The HM Revenue & Customs (HMRC) investigation into family investment companies could uncover a wealth of unpaid inheritance tax currently masked by 'shadowy' practices, an industry veteran has said.
It was recently revealed that the UK's tax authority is investigating the use of family investment companies (FIC) by the very wealthy as a means of avoiding inheritance tax (IHT).
Beaufort Group co-founder and chairman Simon Goldthorpe said FICs, which are used to hold stocks and bonds to pass down between generations, were obviously tax avoidance vehicles at times.
"We see FICs that are not even close to trading - they are just avoidance mechanisms. We come across FICs, or advisers that are suggesting structures to FICs, which won't pass any of the ordinary tests that HMRC apply, but people still take the risk," he said.
"They know what the consequences are and if HMRC suspect that anything is close to deliberate they will murder them and with some of those structures - they are deliberate. Lessons have not been learnt in a lot of cases."
Goldthorpe, who has been advising on FICs for four decades, said it was common for families to mask residential lets as genuine trading entities, including buy-to-let properties.
"I think given the burden of IHT there is a temptation to try and use any kind of structure which is just a pure investment to mask that within a trading entity," Goldthorpe added.
"We've seen some offshore stuff being used, which is clearly just a disguise. By their nature, they are a bit shadowy. Some of the structures that are put forward are quite shadowy."
James Hay head of technical support Neil MacGillivray said the HMRC investigation was aimed at recouping money from the super-rich through complex valuations of FICs and was unlikely to result in new tax laws.
"The HMRC have got wide enough powers when it comes to assessing people over tax and collecting tax - I don't think they need to change legislation. But these arrangements can be very complex and issues such as valuing these companies is a very specialist field - I think that's why HMRC has set up a unit to investigate them," he said.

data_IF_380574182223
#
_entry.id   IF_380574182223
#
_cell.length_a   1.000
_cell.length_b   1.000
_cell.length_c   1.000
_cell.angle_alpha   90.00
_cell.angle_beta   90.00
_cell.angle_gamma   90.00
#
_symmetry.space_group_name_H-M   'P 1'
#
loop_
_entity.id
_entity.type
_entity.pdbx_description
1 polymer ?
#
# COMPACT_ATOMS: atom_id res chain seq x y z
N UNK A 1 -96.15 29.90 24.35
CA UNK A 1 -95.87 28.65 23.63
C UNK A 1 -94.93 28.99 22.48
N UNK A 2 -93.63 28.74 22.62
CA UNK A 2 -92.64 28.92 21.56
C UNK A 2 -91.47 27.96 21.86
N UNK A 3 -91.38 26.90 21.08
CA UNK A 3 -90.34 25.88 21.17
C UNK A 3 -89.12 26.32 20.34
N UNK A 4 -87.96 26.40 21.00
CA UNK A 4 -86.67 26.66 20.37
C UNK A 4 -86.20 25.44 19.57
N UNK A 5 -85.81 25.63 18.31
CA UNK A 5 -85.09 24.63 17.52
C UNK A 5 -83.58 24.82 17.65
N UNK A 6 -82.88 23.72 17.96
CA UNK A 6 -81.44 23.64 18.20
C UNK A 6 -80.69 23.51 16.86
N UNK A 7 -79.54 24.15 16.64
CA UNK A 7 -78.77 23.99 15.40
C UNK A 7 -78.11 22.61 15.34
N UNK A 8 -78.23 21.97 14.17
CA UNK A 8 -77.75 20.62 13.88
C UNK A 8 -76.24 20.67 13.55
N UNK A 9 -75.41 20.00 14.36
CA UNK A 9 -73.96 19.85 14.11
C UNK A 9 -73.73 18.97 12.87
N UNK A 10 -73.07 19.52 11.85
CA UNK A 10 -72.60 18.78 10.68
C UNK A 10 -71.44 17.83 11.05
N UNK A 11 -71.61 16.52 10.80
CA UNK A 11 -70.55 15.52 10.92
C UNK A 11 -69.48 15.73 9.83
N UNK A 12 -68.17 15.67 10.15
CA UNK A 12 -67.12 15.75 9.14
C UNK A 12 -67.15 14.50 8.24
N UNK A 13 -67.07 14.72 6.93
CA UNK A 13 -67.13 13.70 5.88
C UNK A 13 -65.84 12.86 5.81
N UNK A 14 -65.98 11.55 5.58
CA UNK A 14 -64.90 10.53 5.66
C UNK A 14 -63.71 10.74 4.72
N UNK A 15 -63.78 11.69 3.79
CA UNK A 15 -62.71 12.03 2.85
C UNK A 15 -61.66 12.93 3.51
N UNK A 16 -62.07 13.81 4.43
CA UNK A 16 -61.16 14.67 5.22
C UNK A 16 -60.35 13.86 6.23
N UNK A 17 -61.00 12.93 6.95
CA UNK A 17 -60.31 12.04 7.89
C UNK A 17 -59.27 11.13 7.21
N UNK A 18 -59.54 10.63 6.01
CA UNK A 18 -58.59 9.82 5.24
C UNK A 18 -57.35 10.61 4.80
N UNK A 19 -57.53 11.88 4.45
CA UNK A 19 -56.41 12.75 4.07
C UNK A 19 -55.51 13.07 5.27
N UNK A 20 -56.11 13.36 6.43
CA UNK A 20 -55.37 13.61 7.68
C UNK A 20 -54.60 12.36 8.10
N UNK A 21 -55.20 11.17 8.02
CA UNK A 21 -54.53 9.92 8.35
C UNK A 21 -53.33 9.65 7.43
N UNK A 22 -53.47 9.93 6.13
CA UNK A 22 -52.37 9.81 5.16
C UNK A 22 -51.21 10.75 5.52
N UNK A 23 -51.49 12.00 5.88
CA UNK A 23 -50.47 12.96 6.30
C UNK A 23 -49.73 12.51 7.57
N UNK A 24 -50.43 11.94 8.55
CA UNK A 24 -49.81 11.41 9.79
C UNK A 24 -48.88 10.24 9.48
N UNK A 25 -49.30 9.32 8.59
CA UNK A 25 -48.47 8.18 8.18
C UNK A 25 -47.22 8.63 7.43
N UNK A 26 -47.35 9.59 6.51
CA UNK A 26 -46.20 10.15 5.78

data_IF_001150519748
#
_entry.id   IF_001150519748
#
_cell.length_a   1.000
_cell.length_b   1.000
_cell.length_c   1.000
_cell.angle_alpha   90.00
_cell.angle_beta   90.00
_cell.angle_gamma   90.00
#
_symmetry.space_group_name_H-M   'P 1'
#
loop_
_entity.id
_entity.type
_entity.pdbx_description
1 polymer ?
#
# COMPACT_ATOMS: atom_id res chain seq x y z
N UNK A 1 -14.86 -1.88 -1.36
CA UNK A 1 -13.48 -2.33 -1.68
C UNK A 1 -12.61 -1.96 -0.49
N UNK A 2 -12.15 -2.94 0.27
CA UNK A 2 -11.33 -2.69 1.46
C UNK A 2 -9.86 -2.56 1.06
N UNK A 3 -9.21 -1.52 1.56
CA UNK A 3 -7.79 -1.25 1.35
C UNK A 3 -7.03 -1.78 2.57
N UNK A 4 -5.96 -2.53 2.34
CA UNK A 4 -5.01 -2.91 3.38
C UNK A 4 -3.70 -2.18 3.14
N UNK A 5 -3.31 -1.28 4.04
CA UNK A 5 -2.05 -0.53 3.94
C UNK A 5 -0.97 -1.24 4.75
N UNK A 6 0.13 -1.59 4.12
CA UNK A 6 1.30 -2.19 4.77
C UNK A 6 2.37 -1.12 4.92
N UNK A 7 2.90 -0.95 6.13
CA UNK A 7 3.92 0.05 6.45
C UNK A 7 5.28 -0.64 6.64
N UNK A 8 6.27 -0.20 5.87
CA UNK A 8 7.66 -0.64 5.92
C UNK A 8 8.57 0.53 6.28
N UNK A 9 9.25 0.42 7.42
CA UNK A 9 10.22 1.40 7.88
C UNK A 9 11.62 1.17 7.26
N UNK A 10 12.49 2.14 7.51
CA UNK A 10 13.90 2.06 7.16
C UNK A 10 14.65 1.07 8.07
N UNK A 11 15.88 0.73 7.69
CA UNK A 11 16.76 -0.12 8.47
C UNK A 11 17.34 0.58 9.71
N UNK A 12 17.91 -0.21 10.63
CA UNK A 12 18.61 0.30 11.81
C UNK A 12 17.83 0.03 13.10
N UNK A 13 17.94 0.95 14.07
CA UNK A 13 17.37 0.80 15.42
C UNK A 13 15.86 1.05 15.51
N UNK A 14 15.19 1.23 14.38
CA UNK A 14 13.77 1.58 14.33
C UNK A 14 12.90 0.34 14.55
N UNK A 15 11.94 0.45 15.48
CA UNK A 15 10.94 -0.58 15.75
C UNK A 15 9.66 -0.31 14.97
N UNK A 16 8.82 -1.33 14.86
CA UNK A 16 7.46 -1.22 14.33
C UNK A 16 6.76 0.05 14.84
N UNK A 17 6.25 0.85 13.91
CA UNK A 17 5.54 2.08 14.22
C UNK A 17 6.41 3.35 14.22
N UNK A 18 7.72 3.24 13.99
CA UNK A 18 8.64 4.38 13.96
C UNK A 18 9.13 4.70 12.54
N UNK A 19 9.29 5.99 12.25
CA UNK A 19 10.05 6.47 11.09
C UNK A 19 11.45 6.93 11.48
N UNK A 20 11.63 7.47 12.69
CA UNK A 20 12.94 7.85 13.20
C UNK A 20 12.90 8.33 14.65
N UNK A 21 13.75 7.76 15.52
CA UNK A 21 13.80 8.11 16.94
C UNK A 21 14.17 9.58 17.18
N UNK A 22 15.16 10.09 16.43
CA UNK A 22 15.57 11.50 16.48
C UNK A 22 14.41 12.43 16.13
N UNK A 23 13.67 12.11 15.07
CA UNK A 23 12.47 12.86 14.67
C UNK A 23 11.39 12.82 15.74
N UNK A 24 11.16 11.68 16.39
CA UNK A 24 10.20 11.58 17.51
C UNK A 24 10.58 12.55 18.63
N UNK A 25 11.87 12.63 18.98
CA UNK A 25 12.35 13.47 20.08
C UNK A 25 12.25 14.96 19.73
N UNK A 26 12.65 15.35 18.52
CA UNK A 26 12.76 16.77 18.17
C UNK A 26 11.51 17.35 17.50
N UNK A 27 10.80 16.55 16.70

"It could be very profitable for the revenue to take a look at the exceptionally wealthy."
Goldthorpe added that it was crucial for advisers to be vigilant when dealing with investments of this nature, particularly when a member involved in a FIC dies.
He said advisers should tell every single person involved with a FIC the following message: "You have to be prepared for a thorough investigation, particularly post any significant member's death, and if you don't think you can get through that level of investigation then you shouldn't be doing it."
He continued: "The IHT transference is a big trigger for HMRC to come back and look at FICs and start to unpick things and if you don't think with any confidence you are going to get through that then you shouldn't do it."
Schroders UK Intermediary Solutions director Gillian Hepburn said HMRC's investigation would compound the need for advisers to work across borders and with third-party specialists.
"The value of good quality financial advice cannot be underestimated and in particular where clients have complex requirements which may not be purely based on the amount of invested assets but also passing on property and business assets. Financial advisers therefore often need to co-ordinate across a range of third-party specialists such as solicitors and accountants and increasingly cross-border," she said.
A HMRC spokesman said results of the investigation were likely to be released in late summer to early spring.
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